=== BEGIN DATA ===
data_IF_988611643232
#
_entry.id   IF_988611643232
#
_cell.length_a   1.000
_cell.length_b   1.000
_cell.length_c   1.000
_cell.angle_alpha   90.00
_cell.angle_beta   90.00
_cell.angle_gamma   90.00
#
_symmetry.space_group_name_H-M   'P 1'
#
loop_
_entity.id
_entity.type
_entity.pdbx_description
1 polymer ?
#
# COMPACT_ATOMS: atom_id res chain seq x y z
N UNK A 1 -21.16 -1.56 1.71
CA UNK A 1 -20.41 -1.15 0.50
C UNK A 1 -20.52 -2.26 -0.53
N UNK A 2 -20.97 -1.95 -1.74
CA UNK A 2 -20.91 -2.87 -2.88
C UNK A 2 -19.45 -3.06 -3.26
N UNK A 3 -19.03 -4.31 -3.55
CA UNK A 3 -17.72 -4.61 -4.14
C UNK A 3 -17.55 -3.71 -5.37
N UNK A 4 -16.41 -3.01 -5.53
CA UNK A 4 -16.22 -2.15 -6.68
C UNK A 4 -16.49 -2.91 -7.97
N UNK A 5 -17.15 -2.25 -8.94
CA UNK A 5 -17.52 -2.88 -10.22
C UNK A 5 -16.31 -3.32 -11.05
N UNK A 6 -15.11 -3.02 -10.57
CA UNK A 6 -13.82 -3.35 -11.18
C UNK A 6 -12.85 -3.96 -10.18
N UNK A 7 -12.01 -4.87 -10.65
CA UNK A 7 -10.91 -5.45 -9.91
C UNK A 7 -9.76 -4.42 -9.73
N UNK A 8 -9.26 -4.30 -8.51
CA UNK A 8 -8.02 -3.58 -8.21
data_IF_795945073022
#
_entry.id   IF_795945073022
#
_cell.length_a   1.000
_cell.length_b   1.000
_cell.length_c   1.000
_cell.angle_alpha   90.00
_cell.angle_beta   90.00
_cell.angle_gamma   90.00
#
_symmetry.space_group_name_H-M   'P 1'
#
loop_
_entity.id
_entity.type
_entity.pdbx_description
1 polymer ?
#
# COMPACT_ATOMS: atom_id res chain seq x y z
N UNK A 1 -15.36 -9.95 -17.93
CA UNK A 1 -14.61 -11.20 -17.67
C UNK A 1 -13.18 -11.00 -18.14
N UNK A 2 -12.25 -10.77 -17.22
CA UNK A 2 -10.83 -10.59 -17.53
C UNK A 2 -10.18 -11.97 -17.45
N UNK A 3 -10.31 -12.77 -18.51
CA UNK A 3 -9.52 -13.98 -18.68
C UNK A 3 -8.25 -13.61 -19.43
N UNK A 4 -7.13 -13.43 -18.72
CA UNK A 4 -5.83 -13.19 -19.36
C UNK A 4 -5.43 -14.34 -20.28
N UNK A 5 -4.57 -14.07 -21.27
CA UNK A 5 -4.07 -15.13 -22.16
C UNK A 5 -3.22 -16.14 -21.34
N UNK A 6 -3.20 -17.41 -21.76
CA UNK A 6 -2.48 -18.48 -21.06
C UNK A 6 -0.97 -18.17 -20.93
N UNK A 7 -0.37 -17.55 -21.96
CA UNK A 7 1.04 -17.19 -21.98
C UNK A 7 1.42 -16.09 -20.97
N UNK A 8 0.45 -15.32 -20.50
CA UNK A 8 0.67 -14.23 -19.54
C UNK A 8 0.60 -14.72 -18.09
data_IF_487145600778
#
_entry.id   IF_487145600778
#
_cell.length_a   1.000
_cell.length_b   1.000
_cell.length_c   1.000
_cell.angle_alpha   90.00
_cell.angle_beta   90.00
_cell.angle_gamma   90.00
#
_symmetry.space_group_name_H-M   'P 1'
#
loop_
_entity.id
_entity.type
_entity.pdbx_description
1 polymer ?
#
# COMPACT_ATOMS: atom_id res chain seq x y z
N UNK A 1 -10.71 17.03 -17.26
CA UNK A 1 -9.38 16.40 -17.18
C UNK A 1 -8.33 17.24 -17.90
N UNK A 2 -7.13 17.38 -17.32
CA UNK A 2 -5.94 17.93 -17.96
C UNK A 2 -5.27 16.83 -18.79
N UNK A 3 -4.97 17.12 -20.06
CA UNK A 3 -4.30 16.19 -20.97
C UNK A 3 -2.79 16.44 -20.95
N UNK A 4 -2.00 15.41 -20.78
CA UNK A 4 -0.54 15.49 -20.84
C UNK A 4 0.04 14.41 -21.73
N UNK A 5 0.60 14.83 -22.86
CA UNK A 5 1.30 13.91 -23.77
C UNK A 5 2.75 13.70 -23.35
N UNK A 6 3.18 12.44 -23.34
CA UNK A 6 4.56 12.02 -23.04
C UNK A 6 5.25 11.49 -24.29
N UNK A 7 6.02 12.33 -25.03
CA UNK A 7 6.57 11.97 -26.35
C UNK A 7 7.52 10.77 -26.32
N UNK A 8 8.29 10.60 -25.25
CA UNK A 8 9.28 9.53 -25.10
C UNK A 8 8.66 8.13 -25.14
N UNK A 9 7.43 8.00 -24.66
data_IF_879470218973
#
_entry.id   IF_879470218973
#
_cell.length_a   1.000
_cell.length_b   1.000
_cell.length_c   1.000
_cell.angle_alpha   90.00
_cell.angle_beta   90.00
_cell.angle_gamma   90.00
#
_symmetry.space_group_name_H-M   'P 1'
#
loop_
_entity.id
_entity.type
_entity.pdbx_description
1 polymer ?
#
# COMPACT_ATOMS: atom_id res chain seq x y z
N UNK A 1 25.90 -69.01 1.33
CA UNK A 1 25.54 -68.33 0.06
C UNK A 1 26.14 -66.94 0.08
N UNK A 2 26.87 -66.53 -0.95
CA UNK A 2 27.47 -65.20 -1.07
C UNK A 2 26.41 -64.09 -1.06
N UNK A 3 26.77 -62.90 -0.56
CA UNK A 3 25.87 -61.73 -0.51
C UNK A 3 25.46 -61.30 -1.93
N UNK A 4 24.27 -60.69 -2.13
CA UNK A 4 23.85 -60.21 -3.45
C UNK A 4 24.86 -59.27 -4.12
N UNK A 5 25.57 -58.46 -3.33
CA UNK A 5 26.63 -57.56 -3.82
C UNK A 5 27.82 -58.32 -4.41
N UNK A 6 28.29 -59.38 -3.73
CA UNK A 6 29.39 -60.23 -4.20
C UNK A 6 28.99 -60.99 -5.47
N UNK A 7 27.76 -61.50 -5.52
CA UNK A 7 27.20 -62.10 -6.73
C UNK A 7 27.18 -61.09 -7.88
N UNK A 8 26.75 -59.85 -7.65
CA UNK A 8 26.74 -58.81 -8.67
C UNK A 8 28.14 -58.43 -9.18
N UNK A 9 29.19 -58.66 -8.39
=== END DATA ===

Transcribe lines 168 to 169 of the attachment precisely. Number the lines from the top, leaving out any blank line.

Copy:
N UNK A 6 28.29 -59.38 -3.73
CA UNK A 6 29.39 -60.23 -4.20